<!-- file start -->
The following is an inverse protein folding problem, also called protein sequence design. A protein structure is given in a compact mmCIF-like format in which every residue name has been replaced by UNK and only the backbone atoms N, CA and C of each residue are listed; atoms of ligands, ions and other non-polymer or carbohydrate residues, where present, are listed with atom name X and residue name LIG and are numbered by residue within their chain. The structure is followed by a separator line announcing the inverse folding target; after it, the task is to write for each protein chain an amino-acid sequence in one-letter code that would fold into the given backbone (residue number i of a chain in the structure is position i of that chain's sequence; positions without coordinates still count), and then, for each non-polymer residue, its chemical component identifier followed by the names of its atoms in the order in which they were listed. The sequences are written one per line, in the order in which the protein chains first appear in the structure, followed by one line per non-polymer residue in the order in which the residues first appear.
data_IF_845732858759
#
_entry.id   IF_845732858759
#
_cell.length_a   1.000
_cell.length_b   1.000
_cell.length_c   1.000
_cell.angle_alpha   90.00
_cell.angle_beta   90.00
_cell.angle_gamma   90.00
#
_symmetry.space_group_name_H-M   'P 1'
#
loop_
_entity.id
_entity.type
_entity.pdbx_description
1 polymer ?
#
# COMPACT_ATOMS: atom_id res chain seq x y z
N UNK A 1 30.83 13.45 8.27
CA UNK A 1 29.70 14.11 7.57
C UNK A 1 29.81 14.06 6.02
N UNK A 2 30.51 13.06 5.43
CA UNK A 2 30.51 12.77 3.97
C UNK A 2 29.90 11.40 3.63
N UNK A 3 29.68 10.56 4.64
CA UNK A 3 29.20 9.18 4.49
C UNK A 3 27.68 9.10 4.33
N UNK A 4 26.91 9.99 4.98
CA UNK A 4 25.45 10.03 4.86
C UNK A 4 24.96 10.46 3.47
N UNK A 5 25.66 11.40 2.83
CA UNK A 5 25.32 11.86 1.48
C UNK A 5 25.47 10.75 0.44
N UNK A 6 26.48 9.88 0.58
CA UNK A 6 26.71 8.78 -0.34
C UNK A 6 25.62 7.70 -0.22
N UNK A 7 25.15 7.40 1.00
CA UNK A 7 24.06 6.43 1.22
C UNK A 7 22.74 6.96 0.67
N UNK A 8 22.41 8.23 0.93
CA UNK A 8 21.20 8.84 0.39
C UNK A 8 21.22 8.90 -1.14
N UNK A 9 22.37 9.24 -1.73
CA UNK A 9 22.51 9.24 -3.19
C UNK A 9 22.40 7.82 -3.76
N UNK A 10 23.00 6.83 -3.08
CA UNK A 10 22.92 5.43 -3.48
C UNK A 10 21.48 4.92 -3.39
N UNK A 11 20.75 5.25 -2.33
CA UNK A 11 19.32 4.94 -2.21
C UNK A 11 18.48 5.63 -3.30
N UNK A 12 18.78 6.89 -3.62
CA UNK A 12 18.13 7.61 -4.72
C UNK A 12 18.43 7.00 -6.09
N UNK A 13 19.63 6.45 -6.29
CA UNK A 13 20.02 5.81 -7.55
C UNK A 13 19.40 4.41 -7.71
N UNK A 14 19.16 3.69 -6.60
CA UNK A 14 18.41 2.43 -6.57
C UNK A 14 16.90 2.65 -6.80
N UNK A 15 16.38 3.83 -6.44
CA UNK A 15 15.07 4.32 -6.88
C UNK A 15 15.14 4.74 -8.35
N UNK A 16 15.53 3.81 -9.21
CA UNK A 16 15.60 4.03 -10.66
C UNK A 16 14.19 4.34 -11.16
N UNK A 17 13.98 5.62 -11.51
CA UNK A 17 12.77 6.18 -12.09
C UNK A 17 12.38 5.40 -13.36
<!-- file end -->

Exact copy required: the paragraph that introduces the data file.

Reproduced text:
The following is an inverse protein folding problem, also called protein sequence design. A protein structure is given in a compact mmCIF-like format in which every residue name has been replaced by UNK and only the backbone atoms N, CA and C of each residue are listed; atoms of ligands, ions and other non-polymer or carbohydrate residues, where present, are listed with atom name X and residue name LIG and are numbered by residue within their chain. The structure is followed by a separator line announcing the inverse folding target; after it, the task is to write for each protein chain an amino-acid sequence in one-letter code that would fold into the given backbone (residue number i of a chain in the structure is position i of that chain's sequence; positions without coordinates still count), and then, for each non-polymer residue, its chemical component identifier followed by the names of its atoms in the order in which they were listed. The sequences are written one per line, in the order in which the protein chains first appear in the structure, followed by one line per non-polymer residue in the order in which the residues first appear.